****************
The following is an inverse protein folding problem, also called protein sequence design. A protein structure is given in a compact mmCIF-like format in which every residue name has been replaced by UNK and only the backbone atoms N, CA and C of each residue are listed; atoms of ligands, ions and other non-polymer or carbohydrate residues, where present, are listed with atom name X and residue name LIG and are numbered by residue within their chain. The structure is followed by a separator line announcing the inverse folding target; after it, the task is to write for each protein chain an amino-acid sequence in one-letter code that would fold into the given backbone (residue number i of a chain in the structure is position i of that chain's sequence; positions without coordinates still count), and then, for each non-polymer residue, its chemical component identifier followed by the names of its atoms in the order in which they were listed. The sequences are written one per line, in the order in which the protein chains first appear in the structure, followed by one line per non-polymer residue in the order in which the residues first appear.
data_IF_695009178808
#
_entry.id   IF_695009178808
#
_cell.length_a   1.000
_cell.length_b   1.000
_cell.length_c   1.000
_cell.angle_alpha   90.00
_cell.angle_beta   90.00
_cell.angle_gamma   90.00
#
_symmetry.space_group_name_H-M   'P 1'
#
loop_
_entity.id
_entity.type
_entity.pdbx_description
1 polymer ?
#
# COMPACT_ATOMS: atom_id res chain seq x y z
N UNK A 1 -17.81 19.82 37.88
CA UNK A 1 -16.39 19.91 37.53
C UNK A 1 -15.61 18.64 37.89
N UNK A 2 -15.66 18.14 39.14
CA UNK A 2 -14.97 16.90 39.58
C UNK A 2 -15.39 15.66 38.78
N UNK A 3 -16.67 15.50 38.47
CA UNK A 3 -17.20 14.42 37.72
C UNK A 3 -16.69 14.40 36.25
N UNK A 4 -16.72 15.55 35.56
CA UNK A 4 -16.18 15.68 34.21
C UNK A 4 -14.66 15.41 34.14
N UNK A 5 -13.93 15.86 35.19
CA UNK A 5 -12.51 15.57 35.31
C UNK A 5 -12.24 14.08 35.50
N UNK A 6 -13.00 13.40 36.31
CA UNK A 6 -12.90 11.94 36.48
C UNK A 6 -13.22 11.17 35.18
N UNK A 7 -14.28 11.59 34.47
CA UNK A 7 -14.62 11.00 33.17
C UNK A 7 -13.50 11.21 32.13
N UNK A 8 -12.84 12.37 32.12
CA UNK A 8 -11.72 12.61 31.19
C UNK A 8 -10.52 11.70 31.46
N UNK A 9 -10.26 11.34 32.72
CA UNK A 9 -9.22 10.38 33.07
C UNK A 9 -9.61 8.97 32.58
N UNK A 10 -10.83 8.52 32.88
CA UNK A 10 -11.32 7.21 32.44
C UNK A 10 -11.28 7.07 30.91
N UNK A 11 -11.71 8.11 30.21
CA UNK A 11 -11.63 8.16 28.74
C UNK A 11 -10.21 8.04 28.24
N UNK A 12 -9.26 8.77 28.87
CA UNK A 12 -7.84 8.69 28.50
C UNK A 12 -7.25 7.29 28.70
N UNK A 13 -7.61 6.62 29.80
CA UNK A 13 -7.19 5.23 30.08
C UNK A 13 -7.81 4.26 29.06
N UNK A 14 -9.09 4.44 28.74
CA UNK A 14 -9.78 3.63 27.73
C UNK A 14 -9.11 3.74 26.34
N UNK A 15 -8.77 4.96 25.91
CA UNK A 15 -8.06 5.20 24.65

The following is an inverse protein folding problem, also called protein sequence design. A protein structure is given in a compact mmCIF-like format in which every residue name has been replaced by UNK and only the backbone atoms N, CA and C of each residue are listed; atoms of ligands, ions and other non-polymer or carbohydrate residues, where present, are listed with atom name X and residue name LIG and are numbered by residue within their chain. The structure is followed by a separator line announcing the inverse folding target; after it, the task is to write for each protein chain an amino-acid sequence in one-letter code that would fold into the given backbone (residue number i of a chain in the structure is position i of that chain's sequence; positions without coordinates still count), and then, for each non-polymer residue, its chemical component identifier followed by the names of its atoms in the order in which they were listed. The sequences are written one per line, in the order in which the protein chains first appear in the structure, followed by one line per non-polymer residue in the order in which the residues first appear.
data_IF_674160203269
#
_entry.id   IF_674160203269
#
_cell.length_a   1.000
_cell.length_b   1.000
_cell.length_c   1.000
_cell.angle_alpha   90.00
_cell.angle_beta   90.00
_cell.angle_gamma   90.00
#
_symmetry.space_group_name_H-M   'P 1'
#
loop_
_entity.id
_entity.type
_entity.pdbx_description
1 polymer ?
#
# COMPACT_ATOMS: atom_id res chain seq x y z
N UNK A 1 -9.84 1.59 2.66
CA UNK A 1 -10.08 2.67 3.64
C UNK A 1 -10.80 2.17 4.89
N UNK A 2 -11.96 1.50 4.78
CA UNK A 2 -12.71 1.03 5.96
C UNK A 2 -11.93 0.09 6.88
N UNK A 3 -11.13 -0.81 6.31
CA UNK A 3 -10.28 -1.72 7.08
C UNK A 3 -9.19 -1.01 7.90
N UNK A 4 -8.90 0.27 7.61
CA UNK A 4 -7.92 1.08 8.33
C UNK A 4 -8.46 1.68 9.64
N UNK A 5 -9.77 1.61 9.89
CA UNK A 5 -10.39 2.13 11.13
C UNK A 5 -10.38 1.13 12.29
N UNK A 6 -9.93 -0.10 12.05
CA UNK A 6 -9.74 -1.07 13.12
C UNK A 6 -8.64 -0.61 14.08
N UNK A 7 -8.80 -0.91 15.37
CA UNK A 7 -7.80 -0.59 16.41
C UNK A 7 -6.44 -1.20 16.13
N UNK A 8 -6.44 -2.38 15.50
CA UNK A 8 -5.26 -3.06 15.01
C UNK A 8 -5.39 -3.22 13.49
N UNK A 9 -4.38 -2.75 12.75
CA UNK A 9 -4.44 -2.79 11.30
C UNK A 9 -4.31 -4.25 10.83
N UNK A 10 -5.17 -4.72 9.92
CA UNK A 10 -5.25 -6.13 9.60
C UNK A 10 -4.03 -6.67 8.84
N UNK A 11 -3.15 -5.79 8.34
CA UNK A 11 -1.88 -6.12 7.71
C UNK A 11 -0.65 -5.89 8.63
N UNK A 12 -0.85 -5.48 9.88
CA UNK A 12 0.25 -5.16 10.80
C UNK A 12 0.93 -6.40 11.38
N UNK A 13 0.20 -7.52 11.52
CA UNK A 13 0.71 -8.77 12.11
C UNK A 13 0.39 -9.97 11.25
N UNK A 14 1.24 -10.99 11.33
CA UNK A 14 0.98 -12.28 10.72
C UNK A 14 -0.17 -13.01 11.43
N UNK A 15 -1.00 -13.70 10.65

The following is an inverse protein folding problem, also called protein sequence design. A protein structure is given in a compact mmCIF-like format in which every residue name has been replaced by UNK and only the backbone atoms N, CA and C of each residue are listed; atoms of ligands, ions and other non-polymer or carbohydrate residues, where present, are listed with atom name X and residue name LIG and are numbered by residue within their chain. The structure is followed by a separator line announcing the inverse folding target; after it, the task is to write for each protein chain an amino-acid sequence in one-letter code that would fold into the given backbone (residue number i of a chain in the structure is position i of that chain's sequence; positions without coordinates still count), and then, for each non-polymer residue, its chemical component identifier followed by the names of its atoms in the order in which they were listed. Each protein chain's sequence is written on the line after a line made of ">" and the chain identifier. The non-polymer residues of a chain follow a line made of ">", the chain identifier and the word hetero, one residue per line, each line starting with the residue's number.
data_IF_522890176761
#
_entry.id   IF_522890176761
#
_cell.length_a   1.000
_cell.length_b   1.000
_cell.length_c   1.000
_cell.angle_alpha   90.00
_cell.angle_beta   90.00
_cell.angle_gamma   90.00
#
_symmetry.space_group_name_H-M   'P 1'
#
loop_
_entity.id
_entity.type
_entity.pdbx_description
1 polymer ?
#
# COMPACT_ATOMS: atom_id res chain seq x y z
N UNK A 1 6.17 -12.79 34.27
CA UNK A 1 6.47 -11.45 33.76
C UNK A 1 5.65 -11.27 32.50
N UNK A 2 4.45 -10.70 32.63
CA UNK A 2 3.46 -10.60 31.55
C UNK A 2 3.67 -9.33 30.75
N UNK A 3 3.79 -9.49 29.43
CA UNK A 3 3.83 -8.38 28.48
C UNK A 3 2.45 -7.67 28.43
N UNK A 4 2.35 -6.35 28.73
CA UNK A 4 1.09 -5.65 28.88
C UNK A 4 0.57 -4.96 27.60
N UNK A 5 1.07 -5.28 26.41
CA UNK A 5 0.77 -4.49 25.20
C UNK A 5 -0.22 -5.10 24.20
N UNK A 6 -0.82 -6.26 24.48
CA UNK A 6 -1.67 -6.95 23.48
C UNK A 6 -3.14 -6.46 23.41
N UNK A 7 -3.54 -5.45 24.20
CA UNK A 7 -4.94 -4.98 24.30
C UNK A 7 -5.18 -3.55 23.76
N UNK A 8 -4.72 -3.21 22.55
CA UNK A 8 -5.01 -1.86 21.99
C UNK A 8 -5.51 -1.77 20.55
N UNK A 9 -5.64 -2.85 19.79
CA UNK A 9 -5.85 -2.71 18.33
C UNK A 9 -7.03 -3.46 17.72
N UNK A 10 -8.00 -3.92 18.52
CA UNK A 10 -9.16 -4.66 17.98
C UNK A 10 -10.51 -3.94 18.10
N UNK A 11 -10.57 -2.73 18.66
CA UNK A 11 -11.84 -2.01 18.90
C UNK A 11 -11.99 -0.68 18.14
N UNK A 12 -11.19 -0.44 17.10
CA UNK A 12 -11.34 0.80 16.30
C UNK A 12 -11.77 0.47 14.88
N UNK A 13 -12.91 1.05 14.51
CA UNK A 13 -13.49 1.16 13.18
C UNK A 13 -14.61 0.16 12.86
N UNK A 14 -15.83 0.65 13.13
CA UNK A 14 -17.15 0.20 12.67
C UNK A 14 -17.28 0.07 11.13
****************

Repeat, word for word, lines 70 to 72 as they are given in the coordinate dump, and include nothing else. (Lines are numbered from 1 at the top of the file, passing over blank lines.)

#
_cell.length_a   1.000
_cell.length_b   1.000